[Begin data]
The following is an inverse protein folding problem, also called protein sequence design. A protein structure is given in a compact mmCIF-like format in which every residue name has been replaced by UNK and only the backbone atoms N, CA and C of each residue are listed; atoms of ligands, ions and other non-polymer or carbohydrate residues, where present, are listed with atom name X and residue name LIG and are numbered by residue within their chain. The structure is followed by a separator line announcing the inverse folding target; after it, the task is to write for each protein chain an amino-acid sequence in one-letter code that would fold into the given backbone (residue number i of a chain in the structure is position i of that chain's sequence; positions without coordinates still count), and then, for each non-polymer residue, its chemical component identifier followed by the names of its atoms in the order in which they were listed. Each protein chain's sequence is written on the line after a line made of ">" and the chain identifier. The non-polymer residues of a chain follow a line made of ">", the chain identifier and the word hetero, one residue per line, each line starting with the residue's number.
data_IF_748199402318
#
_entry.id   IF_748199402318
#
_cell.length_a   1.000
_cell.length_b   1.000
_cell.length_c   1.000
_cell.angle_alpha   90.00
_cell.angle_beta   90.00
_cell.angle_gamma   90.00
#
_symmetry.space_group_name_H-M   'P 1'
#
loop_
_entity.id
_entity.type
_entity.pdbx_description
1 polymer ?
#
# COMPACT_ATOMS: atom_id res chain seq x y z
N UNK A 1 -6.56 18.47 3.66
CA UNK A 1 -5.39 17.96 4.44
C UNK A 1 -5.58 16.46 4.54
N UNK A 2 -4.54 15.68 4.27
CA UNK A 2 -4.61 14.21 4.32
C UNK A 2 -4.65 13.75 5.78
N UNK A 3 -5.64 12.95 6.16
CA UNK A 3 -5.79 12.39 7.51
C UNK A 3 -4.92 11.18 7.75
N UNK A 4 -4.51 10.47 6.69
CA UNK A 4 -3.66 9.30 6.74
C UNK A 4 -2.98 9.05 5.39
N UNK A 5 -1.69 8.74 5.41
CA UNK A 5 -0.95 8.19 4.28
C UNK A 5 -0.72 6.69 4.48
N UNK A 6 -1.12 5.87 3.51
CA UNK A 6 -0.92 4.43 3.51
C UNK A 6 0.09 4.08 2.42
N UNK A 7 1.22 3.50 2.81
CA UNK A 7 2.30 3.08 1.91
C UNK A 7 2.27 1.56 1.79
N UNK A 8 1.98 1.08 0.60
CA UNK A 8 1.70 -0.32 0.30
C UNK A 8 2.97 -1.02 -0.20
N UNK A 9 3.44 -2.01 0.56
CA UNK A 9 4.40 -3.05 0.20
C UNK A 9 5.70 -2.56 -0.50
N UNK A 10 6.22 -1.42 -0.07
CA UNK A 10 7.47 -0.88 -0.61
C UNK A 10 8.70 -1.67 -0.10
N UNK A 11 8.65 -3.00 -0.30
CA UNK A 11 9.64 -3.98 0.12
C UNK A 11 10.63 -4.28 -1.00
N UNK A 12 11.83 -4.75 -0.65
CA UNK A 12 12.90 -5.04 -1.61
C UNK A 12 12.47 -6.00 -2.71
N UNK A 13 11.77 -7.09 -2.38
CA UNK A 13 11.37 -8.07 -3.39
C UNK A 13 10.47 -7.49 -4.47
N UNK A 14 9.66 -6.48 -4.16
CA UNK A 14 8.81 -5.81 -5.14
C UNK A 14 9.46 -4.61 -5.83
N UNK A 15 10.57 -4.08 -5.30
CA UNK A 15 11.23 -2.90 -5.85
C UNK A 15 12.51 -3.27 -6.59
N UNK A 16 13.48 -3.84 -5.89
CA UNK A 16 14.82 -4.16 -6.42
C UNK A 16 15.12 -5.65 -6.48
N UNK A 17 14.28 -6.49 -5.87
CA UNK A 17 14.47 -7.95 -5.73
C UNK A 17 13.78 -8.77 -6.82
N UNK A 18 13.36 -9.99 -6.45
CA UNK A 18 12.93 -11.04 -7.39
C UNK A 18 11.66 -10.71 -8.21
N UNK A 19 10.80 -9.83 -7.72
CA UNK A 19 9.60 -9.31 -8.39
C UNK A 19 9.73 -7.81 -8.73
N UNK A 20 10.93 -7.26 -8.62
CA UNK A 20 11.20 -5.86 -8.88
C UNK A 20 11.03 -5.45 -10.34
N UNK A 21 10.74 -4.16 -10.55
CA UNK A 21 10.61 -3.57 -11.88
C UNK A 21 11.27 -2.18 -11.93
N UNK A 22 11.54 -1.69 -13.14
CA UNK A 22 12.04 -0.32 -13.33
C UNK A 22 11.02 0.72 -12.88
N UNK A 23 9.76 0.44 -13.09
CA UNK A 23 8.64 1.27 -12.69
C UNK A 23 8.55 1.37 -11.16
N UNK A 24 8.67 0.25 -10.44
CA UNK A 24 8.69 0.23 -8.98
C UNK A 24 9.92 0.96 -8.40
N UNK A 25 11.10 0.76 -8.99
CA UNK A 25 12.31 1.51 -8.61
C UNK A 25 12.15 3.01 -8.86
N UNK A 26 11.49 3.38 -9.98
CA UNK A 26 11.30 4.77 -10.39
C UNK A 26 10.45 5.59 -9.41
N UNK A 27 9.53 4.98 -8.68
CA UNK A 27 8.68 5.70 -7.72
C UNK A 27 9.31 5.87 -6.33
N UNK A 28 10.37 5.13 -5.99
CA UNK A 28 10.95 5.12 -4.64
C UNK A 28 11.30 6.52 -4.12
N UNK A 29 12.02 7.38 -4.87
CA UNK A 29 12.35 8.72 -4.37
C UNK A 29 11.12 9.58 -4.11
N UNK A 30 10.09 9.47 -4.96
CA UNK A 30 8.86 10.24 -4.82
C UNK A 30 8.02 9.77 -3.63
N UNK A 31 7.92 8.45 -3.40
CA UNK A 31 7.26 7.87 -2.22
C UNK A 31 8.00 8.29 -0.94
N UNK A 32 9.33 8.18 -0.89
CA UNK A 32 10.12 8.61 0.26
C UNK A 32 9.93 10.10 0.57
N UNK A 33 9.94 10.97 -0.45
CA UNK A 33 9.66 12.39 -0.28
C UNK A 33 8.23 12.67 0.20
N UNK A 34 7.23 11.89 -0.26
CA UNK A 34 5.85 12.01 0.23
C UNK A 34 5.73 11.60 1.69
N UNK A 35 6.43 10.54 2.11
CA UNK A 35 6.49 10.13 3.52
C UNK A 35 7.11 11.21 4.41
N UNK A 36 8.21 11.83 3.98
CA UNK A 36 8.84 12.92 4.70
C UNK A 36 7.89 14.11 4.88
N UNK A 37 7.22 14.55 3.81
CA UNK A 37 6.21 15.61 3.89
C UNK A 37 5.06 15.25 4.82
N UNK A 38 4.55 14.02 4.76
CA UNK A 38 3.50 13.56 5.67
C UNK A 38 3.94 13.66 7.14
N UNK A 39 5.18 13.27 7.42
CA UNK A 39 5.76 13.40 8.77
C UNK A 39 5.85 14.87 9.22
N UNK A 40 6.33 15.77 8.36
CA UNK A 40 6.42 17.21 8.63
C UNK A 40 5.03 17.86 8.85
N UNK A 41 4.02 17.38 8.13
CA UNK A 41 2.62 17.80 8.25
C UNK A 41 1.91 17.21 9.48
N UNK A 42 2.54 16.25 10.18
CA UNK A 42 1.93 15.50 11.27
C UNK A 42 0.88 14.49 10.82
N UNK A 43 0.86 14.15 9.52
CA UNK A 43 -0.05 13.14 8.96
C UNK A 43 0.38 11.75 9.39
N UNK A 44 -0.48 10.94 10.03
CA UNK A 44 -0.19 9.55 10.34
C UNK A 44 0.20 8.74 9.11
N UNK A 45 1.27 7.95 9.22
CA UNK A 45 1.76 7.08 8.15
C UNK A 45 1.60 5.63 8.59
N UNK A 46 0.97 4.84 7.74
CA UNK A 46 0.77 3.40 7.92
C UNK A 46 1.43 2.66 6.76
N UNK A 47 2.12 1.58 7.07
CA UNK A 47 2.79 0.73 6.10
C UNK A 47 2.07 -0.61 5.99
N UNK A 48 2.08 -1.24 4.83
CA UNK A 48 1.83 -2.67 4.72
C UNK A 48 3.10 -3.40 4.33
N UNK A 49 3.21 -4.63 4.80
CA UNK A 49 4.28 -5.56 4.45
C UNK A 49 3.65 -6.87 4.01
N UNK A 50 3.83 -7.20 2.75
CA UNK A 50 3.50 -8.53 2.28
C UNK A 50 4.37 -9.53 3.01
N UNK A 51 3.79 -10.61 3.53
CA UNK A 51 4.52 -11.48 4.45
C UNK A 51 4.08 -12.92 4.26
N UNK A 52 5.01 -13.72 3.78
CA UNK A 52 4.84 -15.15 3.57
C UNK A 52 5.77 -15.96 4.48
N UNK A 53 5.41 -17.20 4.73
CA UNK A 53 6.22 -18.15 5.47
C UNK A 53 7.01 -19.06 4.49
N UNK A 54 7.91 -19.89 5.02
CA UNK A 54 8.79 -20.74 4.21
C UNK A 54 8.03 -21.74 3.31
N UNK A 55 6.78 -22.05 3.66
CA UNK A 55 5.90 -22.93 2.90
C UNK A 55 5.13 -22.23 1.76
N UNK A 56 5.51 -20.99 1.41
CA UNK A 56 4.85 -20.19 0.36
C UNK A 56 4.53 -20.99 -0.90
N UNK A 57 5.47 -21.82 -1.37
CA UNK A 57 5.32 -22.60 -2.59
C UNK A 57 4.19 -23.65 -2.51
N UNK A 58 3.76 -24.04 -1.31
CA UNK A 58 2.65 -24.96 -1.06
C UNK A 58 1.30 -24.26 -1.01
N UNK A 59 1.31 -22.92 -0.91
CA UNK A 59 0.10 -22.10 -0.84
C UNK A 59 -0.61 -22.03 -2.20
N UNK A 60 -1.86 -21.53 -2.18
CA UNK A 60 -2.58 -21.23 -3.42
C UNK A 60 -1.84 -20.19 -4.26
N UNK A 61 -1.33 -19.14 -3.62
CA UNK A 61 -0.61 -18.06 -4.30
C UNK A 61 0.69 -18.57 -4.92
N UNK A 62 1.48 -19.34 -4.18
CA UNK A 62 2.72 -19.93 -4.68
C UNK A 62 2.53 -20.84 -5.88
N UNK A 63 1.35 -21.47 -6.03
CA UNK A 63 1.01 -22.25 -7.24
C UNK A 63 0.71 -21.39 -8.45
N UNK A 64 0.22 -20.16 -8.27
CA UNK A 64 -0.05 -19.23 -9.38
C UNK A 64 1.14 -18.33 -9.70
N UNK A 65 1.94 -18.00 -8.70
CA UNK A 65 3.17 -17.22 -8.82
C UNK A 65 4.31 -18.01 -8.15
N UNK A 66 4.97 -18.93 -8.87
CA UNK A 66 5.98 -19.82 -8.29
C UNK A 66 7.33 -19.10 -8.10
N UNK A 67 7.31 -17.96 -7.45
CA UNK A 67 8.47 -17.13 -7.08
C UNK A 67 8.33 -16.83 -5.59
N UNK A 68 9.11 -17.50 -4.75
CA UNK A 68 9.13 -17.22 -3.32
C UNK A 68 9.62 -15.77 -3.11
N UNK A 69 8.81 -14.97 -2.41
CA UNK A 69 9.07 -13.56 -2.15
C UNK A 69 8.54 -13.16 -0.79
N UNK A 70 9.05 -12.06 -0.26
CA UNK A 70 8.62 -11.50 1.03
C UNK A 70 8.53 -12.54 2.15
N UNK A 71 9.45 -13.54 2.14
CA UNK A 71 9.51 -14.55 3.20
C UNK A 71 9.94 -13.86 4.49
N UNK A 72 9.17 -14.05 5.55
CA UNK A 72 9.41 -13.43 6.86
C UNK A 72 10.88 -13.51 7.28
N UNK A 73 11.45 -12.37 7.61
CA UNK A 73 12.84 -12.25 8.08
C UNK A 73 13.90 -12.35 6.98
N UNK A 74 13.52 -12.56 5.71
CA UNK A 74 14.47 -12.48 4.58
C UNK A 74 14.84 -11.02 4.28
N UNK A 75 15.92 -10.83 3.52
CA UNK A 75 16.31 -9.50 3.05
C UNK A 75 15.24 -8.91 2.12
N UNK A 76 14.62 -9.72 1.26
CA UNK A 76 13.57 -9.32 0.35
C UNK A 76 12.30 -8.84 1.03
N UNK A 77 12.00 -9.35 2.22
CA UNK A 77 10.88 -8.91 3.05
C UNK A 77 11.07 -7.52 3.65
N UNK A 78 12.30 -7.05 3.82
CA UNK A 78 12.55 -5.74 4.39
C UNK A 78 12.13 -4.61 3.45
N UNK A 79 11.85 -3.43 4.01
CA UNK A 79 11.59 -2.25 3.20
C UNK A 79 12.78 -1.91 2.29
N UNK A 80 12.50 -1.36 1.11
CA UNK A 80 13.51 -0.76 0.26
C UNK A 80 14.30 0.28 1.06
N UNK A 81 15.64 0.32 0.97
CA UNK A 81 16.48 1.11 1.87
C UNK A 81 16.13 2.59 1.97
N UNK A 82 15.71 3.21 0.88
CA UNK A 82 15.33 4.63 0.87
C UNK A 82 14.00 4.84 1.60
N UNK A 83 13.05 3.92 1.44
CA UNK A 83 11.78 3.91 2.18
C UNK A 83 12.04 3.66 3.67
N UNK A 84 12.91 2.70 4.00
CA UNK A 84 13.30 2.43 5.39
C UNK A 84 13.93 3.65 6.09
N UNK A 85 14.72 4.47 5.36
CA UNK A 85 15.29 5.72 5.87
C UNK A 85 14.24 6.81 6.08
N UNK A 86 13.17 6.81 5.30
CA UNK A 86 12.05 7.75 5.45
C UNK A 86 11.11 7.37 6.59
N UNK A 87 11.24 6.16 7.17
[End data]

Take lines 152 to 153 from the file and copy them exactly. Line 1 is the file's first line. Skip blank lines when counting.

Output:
CA UNK A 44 -0.19 9.55 10.34
C UNK A 44 0.20 8.74 9.11